Friday, June 5, 2015

California vesus Texas Job Growth: 2015 update: Why is California doing so well?

In the first decade of the 21st century California struggled to create new sustainable jobs. The housing boom created jobs for a time, but those disappeared when housing went bust, leaving employment little higher than it had been in 2002.

One welcome surprise during the past few years has been how strongly Californian employment has grown. A state that some feared was headed for stagnation has shown it can still create a lot of jobs when times are good. It remains to be seen how many of the new jobs will survive the next downturn.

Northern California is currently enjoying another tech boom, and it is tempting to credit the Californian recovery to the success of Silicon Valley.  That however is not the whole story. California is a very large and diverse state. Los Angeles is a different economy from the Bay Area, and the Central Valley is different again.  To better understand things, I have looked at job growth by region using data for metro areas.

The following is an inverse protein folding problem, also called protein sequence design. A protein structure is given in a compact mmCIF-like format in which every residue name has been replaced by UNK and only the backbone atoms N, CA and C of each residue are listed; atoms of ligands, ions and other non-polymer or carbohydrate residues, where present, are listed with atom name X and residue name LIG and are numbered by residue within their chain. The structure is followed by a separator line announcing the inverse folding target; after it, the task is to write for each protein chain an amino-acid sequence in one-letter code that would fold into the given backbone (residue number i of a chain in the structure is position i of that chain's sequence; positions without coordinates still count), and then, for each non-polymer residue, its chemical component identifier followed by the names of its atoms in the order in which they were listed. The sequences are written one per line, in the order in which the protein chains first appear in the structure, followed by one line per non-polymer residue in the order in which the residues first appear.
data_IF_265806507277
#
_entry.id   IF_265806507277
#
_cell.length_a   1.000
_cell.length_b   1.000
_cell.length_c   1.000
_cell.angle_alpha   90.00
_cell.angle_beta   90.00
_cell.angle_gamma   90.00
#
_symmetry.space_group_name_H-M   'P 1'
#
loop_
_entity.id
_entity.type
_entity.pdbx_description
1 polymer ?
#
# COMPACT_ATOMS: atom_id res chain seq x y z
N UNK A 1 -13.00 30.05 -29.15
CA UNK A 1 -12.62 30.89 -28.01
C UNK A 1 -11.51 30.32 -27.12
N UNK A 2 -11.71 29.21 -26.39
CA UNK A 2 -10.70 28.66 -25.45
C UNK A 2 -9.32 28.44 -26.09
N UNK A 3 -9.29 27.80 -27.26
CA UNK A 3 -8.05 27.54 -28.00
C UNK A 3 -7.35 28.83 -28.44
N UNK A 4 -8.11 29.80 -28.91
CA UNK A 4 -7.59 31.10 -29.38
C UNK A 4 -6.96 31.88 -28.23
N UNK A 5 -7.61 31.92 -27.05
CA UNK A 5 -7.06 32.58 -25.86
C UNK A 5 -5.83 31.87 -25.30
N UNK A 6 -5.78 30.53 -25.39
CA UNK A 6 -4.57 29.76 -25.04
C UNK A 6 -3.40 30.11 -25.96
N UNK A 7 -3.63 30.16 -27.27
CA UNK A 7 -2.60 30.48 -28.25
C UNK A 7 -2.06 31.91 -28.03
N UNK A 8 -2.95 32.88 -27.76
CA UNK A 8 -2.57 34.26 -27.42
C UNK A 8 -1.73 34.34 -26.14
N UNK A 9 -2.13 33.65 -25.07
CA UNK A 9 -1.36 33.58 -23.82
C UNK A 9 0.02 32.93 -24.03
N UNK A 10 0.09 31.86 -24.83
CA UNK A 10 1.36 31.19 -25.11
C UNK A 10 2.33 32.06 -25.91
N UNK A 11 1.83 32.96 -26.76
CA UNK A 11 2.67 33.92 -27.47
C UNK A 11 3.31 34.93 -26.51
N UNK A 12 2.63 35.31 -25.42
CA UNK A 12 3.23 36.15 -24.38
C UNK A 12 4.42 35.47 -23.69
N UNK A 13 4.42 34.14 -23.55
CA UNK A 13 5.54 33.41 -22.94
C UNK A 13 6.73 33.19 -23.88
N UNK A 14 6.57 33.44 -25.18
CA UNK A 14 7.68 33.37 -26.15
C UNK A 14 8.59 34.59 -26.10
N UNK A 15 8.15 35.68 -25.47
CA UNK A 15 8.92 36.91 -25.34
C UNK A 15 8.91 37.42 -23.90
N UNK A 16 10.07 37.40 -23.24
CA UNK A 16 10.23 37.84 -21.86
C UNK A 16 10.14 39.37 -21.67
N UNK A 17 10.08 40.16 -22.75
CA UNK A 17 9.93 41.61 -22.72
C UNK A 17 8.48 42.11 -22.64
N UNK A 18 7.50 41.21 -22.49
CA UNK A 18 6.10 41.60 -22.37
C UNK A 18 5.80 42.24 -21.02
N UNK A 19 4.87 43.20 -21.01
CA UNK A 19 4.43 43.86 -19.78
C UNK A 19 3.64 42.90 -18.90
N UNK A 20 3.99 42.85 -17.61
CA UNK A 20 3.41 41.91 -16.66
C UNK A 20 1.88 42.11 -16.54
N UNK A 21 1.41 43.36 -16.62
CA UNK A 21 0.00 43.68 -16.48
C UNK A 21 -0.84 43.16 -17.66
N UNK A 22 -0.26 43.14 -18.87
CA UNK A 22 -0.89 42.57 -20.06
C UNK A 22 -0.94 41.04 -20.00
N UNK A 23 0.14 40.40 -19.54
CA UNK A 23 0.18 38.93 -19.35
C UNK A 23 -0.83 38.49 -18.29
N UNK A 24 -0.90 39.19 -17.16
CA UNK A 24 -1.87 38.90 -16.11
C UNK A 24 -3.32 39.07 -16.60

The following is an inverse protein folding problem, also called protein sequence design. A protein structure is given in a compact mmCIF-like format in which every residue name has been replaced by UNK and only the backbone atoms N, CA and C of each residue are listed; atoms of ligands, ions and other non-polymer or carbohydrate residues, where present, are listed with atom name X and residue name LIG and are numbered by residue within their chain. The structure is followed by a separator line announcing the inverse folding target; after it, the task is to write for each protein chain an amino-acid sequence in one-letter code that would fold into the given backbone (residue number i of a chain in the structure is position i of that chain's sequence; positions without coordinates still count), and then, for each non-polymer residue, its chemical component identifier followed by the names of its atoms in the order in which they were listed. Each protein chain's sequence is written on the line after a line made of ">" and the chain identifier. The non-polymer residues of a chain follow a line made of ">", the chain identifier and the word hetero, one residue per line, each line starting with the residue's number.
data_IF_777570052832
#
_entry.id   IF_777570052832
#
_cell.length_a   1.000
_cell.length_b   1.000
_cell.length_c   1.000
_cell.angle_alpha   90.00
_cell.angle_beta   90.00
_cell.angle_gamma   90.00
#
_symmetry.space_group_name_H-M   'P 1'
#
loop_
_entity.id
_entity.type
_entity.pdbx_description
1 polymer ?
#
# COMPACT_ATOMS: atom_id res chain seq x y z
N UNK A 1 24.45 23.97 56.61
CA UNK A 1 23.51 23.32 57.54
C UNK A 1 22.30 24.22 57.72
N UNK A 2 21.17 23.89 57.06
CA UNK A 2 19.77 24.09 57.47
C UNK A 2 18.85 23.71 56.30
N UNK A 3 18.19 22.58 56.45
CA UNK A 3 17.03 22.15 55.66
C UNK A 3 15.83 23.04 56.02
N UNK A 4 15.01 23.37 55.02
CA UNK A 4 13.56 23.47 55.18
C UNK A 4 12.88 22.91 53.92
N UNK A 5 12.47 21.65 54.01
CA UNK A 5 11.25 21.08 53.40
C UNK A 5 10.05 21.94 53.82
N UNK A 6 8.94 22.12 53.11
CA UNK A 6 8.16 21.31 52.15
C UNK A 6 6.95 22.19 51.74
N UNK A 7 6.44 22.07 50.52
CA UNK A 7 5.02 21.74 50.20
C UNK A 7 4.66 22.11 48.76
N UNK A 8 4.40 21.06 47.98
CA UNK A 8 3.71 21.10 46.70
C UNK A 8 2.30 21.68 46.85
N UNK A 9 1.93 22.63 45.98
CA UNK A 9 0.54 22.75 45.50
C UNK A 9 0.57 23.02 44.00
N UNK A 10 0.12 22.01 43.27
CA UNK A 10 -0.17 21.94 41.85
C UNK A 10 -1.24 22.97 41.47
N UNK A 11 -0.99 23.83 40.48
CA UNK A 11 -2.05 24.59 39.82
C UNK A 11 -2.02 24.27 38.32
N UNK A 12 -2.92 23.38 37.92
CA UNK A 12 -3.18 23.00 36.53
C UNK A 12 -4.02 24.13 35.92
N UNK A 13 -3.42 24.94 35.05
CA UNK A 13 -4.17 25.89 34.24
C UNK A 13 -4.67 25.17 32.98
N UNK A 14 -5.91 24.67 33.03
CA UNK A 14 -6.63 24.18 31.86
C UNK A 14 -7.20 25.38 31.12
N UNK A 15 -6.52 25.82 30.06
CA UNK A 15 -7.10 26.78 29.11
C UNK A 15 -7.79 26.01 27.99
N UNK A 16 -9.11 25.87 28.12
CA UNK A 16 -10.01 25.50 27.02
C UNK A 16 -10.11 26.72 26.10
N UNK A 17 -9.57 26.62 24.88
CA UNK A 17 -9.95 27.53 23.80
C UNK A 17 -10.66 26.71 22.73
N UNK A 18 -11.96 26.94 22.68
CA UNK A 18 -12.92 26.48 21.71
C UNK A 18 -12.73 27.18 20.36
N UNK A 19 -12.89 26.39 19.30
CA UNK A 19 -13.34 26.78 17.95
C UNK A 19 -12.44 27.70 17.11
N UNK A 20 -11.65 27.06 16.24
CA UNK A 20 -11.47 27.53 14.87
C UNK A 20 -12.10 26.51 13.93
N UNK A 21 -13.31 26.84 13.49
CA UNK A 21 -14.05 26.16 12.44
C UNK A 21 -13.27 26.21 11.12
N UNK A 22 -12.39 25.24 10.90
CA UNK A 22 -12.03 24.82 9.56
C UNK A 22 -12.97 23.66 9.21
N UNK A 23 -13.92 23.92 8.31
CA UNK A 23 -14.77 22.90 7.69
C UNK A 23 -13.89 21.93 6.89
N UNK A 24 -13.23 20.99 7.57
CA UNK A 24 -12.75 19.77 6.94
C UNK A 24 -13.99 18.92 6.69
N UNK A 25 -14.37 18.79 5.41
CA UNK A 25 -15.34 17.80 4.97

What I found was that the San Francisco area, which contains Silicon Valley, was only responsible for a fraction of the state's job growth. The Los Angeles area and the Central Valley also created lots of jobs.
If we look at employment growth per 1000 population the exceptional performance of the tech powered San Francisco area becomes clear. However, LA and the Central Valley are also doing well and compare favorably to the growth rates in other states over the same period.

Why is California doing so well? One reason is that it is a highly urbanized state, with few people living in struggling rural areas. Californian cities tend to be large, and nationwide larger cities tend to be more attractive to employers than small ones. Another point is that Californian wages are not particularly high, perhaps because of the housing bust.

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